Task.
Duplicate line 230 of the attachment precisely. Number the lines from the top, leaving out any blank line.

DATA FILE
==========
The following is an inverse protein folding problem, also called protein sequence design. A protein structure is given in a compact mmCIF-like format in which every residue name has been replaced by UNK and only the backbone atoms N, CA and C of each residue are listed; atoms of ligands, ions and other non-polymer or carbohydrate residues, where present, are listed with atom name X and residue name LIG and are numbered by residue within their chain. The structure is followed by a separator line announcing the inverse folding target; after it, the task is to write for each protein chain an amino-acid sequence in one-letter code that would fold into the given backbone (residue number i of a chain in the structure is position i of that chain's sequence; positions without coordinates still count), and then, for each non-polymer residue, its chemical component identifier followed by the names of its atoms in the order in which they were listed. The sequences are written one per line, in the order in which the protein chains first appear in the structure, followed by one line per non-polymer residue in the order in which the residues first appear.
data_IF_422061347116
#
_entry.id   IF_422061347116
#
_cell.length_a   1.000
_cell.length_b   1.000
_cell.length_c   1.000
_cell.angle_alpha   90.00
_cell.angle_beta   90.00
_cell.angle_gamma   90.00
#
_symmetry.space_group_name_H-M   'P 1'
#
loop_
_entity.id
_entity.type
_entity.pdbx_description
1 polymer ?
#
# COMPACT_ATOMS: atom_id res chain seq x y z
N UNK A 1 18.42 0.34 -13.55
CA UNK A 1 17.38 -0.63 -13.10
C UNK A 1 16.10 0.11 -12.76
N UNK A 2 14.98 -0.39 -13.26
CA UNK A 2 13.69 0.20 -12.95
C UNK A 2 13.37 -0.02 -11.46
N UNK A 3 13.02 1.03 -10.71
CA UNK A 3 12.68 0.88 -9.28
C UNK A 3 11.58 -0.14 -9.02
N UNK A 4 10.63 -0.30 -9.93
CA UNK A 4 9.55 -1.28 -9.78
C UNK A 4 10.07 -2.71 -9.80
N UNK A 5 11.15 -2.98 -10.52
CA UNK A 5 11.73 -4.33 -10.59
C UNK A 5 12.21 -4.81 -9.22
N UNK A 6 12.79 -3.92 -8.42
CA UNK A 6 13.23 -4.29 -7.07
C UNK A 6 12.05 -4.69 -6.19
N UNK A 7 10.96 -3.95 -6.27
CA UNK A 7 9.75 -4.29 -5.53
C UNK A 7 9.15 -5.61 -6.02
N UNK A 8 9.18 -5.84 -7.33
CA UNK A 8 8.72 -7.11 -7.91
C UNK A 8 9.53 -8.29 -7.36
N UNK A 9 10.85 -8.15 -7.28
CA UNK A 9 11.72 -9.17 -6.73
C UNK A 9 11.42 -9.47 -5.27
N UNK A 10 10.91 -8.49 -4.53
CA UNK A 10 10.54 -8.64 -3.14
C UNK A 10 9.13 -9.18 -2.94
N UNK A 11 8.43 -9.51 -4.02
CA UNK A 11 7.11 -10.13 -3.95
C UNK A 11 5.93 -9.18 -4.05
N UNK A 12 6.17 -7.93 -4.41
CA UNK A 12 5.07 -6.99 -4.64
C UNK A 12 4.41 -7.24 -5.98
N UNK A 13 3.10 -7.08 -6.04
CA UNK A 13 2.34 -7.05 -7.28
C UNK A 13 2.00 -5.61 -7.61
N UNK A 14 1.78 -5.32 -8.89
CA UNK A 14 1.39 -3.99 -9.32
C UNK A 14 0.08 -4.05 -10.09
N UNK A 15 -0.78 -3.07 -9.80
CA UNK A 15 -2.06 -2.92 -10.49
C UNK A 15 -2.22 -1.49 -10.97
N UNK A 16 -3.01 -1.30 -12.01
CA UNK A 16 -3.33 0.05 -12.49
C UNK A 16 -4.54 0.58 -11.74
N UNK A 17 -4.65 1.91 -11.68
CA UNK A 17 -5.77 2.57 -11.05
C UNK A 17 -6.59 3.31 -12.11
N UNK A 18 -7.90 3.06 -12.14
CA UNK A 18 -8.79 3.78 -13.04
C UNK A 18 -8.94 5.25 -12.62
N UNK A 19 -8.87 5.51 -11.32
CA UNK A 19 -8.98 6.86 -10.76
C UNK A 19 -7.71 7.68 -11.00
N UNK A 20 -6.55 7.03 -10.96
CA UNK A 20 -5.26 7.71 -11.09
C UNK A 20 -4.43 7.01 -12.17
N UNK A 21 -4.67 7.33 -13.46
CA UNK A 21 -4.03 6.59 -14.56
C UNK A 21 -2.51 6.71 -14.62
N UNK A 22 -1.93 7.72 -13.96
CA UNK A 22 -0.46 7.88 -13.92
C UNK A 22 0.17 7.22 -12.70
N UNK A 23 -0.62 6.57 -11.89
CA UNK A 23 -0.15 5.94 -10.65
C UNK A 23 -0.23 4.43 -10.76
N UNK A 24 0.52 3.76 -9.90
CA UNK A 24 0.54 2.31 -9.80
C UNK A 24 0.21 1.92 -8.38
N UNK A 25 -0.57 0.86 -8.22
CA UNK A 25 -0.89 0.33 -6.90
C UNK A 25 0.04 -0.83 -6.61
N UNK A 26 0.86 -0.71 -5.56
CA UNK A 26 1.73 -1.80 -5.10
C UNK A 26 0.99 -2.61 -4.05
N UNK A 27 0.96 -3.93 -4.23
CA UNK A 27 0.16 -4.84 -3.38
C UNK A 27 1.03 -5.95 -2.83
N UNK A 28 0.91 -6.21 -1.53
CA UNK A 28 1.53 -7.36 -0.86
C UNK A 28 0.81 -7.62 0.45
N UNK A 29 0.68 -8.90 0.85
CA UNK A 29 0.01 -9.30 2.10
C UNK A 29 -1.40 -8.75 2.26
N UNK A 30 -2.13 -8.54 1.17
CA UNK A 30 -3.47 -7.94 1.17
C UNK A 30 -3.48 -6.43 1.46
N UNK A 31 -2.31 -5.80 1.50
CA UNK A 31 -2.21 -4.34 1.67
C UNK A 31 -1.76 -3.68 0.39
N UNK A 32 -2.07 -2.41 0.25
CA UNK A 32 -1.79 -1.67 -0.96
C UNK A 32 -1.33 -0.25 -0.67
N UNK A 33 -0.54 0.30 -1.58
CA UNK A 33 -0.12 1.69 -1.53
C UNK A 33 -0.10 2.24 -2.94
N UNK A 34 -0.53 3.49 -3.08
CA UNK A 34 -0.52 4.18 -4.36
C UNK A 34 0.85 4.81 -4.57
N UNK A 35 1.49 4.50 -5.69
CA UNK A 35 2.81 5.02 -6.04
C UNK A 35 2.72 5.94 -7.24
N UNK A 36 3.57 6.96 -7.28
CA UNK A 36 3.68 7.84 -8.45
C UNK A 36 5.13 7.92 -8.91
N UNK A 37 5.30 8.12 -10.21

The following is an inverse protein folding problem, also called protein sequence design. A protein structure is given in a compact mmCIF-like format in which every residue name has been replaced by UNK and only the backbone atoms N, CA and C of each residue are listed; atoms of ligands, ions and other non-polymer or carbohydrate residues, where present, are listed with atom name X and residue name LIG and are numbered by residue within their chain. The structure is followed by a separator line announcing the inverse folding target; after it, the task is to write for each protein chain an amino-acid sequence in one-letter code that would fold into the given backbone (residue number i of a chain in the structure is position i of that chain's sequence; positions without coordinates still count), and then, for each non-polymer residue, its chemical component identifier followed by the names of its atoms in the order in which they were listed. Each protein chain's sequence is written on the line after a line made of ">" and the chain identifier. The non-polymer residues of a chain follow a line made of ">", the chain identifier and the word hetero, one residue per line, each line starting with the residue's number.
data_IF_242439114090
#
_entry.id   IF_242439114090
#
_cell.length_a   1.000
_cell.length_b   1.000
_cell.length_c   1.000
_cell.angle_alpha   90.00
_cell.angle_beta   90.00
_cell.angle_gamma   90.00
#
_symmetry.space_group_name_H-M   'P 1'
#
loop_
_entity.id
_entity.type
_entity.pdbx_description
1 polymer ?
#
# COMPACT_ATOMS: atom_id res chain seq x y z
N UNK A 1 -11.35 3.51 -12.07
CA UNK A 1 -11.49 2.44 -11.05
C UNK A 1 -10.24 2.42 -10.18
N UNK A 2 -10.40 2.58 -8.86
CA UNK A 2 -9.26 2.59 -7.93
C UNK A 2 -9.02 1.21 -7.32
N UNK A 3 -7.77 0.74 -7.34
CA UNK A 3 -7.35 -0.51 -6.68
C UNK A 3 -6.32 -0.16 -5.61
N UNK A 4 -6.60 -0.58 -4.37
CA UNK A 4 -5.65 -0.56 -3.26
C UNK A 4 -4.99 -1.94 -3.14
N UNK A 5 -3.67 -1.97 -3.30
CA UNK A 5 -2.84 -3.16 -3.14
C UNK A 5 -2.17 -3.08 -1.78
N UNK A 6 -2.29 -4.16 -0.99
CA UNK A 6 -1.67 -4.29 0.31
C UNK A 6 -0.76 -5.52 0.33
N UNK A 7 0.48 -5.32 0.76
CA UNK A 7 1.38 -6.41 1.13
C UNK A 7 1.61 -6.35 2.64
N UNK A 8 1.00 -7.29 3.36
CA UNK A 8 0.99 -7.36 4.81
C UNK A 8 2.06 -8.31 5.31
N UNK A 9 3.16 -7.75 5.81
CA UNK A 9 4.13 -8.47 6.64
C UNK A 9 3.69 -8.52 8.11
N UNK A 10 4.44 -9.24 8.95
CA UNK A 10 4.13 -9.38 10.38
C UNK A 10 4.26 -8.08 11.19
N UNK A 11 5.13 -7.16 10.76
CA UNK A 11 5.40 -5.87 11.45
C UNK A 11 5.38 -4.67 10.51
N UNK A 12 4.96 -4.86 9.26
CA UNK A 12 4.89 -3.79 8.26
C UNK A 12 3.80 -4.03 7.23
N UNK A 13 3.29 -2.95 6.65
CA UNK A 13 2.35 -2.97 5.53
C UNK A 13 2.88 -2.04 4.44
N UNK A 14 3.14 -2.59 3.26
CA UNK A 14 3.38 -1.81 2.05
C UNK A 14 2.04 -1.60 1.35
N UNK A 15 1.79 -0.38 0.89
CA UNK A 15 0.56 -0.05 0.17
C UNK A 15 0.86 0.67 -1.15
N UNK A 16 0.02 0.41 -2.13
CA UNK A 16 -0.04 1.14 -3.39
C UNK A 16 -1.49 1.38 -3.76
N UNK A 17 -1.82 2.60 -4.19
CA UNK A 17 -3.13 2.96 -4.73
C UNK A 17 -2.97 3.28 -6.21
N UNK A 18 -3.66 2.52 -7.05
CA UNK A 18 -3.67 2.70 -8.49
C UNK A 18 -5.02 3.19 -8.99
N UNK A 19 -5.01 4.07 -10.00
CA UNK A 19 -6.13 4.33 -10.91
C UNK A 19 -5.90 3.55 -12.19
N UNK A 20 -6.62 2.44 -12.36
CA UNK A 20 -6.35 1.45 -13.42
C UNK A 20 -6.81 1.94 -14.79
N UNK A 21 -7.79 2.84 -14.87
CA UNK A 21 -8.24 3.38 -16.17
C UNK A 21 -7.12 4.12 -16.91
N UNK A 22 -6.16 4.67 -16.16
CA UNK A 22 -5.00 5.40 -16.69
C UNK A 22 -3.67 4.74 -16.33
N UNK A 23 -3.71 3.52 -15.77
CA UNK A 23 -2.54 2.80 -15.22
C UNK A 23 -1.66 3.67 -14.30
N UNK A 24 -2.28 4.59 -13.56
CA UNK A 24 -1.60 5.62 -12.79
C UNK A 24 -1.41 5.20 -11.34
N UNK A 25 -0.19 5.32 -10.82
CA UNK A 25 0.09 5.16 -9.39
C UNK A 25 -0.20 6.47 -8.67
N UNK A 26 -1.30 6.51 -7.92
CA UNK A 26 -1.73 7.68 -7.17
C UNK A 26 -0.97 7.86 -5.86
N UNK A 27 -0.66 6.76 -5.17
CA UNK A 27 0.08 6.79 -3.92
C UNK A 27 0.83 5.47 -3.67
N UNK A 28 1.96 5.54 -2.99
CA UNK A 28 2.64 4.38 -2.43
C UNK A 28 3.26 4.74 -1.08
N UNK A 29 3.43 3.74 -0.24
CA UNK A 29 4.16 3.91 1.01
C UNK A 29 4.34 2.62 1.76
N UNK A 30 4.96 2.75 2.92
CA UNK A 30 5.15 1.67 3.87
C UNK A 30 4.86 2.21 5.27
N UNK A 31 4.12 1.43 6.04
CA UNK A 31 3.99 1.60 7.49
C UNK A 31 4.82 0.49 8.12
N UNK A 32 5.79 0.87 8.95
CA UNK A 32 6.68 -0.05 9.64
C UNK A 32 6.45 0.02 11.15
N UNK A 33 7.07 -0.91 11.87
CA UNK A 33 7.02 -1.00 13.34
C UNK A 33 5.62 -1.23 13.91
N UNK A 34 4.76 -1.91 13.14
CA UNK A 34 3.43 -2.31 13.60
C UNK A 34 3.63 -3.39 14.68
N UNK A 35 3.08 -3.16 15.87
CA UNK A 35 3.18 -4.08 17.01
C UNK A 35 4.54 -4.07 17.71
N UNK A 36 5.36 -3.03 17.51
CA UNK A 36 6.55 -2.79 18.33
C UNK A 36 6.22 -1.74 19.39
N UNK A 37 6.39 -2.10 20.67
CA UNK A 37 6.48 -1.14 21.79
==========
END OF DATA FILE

N UNK A 27 -0.66 6.76 -5.17